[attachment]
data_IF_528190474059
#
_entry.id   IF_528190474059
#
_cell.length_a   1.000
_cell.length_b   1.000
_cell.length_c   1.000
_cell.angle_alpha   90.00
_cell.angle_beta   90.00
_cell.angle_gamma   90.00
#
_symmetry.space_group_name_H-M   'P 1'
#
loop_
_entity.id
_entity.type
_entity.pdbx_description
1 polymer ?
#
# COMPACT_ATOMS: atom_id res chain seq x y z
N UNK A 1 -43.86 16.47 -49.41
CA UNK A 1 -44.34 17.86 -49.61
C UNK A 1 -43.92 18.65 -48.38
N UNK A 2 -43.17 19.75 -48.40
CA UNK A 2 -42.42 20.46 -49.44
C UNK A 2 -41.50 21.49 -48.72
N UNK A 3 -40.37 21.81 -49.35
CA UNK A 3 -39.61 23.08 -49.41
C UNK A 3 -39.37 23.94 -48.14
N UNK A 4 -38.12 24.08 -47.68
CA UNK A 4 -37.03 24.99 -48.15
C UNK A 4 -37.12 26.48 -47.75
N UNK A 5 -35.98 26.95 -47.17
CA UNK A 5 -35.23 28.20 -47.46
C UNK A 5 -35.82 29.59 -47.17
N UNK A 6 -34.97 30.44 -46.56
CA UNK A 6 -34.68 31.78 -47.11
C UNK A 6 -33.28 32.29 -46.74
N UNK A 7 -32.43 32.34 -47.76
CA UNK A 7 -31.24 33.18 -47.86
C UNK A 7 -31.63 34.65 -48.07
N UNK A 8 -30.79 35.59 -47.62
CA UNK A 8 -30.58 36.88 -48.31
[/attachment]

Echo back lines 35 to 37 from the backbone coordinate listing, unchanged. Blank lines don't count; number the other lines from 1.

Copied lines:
C UNK A 5 -35.82 29.59 -47.17
N UNK A 6 -34.97 30.44 -46.56
CA UNK A 6 -34.68 31.78 -47.11